Strictly Content: The better steward of Fox’s assets is Comcast, Disney or…

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Until recently, before Comcast dropped out of the bidding, most of the discussion over the sale of Fox’s entertainment assets centered around who could pay more? Disney won the bidding process and paid $20 billion more than their initial offer. However, the more important question is, who is best suited to steward Fox’s entertainment assets? Comcast, Disney, another tech streamer, a cable or telephone company or Fox? 

Assuming the deal is approved by the company board’s and horizontal antitrust issues aside, here is what each prospective buyer might have and will (e.g., Disney) look like as an owner. 

Comcast 

Money, as with Disney, is not an issue. Comcast owns NBCUniversal and a 30% stake in Hulu, like Disney and Fox. Comcast is the largest broadcasting and cable television company in the world by revenue. Disney is second only to AT&T-Time Warner, who recently merged to become the largest pay-TV company, the largest cable TV company, the largest home Internet service provider in the United States and the nation’s third-largest home telephone service provider. Clearly, the infrastructure is in place. Comcast also owns several studios including DreamWorks.   

Comcast would have the ability to distribute content on any of its platforms and channels including Hulu, which it would own a 60% stake in if the sale were completed with Fox. Additionally, Comcast does not have the one, major issue concerning Disney; morality of content. Disney is a family-style content company, specifically when it comes to film and television. Fox is not. Hulu is also a well-known, utilized platform and customers would receive the added benefit of more content on an existing platform, albeit for a likely higher price. This as opposed to Disney’s platform that is in development. Is Disney willing to change its character from a family-friendly company to something broader? Is Comcast too big with Fox’s assets? Would the Justice Department challenge its potential purchase?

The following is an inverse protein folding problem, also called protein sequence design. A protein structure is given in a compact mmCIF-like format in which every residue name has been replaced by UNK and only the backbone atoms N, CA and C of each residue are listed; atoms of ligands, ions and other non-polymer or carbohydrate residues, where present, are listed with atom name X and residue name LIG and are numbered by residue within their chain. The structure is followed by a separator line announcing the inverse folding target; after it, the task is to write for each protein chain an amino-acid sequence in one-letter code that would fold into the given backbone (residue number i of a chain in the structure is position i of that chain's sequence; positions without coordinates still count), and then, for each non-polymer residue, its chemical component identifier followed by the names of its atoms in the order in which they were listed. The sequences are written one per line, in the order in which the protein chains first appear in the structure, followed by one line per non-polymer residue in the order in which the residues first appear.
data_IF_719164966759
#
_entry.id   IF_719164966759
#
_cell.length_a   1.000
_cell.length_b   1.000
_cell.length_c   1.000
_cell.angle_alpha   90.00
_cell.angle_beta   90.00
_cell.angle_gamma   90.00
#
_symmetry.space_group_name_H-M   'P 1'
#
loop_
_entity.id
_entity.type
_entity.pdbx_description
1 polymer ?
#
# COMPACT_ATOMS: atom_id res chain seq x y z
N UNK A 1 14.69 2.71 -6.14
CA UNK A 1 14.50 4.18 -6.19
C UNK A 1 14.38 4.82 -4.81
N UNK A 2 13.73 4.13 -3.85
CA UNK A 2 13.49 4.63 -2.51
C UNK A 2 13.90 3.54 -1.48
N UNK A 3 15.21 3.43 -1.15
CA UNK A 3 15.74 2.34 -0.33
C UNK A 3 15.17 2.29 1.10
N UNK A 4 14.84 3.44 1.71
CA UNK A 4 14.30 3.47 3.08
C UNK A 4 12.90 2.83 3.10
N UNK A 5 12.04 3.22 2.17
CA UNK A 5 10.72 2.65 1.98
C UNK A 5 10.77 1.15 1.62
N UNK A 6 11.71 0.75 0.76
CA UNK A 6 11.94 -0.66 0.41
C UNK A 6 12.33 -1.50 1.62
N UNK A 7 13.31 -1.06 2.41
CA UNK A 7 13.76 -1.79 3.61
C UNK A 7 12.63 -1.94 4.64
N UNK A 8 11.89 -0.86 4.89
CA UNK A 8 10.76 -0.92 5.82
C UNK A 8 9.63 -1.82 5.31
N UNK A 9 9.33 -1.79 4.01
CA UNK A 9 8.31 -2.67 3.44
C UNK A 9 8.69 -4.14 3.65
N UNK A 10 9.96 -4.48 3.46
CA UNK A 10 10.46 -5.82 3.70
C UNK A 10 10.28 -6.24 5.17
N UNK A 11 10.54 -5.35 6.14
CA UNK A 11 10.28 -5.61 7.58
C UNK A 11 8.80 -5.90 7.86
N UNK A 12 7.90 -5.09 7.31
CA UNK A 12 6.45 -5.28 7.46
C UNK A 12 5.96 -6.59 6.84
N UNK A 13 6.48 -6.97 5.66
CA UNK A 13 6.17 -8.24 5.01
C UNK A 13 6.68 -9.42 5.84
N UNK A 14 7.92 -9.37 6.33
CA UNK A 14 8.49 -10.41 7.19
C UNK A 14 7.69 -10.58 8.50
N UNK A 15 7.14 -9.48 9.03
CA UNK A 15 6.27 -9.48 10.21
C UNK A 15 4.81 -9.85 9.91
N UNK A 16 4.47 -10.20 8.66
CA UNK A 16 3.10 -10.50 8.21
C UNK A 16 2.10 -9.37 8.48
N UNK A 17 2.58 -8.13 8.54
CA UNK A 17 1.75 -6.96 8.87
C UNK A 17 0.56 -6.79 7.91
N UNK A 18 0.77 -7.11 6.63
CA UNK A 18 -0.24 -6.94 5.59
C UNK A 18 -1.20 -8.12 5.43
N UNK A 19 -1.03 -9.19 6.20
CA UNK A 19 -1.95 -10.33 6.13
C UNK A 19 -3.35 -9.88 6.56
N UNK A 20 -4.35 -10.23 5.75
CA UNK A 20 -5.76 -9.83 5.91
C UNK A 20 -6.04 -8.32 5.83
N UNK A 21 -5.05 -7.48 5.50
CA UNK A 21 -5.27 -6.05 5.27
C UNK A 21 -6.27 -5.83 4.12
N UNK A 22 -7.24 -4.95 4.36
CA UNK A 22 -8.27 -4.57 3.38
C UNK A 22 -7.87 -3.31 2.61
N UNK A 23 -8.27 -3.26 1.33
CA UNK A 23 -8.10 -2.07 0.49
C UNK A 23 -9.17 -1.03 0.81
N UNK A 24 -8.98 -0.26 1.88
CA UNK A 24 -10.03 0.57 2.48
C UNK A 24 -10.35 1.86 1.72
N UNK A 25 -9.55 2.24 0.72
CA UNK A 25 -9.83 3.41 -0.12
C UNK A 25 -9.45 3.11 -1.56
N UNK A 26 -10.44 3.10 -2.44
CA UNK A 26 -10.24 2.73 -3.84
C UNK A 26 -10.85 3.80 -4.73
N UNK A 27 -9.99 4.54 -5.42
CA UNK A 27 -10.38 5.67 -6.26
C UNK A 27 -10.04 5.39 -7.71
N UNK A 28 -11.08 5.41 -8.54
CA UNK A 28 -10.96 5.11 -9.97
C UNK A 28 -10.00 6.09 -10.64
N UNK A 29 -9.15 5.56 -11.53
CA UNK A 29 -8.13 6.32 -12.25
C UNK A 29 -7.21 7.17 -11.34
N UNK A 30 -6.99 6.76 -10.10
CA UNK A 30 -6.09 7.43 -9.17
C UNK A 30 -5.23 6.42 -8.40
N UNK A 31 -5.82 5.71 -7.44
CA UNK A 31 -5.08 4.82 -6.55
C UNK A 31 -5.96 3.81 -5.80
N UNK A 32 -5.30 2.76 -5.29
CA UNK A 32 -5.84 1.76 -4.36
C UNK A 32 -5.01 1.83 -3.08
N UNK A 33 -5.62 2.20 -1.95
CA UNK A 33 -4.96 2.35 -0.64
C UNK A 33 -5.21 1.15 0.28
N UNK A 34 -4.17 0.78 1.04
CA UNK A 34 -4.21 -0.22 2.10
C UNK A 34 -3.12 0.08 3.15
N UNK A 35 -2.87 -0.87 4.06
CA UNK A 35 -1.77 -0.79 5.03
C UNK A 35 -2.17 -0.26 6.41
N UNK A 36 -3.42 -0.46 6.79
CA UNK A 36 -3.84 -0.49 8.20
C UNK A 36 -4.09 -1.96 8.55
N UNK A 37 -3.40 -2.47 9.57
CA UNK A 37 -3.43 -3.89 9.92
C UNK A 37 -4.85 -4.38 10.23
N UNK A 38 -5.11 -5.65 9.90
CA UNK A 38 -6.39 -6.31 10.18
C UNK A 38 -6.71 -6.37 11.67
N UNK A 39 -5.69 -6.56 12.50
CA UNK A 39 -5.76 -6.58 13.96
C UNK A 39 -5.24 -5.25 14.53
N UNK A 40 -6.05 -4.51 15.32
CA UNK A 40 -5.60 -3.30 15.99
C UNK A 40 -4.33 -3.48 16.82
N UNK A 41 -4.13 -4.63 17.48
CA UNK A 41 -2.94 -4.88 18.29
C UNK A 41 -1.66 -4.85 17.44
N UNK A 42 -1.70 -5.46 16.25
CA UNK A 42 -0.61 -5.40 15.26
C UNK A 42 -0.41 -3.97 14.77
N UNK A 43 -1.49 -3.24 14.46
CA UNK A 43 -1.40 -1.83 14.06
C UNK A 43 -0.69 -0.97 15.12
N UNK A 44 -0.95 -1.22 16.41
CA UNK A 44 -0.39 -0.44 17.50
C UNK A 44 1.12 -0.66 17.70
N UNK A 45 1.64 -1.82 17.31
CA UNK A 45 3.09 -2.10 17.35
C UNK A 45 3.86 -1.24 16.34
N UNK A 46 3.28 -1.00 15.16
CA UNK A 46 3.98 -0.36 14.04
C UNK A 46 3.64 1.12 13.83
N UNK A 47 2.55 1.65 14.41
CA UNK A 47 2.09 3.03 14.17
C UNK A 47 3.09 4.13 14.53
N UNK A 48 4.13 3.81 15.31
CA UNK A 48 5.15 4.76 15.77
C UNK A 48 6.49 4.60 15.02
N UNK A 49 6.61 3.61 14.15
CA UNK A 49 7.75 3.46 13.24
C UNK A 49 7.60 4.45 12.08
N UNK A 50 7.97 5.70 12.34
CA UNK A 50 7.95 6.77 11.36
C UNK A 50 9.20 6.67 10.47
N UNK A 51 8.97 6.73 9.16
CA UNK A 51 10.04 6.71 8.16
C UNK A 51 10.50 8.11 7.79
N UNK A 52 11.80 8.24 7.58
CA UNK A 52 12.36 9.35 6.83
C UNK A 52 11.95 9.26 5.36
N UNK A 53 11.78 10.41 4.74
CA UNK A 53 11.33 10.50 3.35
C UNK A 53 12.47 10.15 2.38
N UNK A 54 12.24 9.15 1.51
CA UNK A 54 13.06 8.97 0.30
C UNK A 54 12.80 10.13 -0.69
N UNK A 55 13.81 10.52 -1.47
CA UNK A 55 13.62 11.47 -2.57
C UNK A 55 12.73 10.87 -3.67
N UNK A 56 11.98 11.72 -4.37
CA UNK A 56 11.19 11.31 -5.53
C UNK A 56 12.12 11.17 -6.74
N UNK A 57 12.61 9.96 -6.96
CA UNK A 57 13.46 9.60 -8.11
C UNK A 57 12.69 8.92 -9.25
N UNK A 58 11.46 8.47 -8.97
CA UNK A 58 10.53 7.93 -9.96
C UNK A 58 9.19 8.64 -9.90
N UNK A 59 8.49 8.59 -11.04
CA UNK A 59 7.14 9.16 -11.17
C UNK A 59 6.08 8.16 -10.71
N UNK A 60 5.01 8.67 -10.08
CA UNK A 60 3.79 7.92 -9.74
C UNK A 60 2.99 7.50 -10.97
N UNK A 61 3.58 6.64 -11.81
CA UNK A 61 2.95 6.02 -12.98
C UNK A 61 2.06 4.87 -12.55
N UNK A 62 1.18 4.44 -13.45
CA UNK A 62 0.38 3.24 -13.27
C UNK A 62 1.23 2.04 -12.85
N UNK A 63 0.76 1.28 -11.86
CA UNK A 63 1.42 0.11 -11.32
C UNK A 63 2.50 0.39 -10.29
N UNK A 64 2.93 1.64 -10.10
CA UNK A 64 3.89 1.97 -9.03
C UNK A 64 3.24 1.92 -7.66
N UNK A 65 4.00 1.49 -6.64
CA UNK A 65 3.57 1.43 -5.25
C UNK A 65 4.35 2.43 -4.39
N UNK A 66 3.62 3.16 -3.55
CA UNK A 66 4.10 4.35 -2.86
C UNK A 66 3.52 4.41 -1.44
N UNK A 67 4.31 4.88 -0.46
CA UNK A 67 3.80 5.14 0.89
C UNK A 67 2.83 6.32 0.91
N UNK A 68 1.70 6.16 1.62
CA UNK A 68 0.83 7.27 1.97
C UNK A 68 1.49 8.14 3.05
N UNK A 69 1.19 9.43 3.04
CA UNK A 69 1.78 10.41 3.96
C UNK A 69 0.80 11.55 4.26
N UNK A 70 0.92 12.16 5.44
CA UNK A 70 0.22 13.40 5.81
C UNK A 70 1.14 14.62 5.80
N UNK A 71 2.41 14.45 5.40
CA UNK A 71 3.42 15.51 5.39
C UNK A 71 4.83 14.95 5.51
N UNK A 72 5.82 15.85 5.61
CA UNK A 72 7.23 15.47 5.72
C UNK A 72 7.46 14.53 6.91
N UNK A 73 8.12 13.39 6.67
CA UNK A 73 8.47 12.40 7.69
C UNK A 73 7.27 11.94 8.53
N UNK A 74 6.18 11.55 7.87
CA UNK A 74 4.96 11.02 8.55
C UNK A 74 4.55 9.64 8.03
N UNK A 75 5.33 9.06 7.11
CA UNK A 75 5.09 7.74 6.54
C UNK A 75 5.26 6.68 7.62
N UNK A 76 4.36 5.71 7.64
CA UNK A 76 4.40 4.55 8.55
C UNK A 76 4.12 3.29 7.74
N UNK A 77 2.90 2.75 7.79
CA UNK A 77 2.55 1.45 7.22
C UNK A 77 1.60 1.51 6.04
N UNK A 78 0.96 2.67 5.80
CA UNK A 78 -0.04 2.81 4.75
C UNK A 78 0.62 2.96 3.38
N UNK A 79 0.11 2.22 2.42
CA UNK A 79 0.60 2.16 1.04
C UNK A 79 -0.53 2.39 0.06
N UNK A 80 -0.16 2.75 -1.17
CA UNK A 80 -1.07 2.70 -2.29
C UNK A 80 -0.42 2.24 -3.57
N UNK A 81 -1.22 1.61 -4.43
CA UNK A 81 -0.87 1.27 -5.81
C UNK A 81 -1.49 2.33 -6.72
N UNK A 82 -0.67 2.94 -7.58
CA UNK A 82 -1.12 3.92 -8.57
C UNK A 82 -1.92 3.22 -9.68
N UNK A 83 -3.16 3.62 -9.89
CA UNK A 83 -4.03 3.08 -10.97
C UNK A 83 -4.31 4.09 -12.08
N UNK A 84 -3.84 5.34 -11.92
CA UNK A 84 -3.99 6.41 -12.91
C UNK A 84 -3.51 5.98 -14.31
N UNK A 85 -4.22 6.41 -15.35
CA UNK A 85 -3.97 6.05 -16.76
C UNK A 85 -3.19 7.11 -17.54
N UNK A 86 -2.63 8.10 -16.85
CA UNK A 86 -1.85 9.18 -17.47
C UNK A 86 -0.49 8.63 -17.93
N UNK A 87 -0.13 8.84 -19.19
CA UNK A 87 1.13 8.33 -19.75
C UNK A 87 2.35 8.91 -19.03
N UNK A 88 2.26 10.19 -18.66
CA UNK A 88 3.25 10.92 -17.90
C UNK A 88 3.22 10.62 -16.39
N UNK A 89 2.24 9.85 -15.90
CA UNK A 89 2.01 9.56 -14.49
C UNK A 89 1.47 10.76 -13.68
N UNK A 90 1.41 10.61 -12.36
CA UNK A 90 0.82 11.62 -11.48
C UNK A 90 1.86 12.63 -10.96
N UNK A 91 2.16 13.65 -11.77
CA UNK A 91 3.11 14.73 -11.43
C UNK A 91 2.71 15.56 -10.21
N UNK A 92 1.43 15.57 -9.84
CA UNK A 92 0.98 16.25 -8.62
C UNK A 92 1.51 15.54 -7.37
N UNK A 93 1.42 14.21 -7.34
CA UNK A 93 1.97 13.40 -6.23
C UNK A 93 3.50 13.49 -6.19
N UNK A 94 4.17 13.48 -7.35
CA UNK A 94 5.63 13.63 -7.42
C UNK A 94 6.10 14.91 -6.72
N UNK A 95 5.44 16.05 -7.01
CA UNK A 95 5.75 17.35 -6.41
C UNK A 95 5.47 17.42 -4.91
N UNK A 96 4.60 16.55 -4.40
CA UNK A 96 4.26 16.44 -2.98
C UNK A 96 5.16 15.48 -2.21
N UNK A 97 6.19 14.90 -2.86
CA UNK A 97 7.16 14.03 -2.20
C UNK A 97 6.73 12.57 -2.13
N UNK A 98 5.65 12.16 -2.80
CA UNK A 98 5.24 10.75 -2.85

Arguably, Comcast would have been a better television and streaming partner (via its existing networks, platforms and Hulu), but it does not have the current film resources to challenge Disney, which Disney knew and pounced on securing the deal with Fox. 

Disney 

The real question here is, does Disney actually need Fox’s assets? While looking at the most recent film releasesESPN+’s performance and a Netflix-style platform in the works, Disney is already dominating the entertainment, media and sports landscape and will likely continue to do so. The Walt Disney Company is also the third largest by revenue in the world behind Comcast and AT&T-Time Warner. Although the deal with Time Warner likely places AT&T number one in some categories now, along with having the cell phone market cornered, Disney owns ABC, ESPN, a 30% stake in Hulu and much more including studios Marvel, Pixar and Lucasfilm Ltd. 

However, the United Kingdom’s Sky News property plays a role here because where Disney’s ABC has struggled to compete with Fox’s news service (as has everyone else), both Comcast and Disney have been approved in the UK to purchase Sky and both companies would be wise to add international influence and news where many American studios already have lots and offices.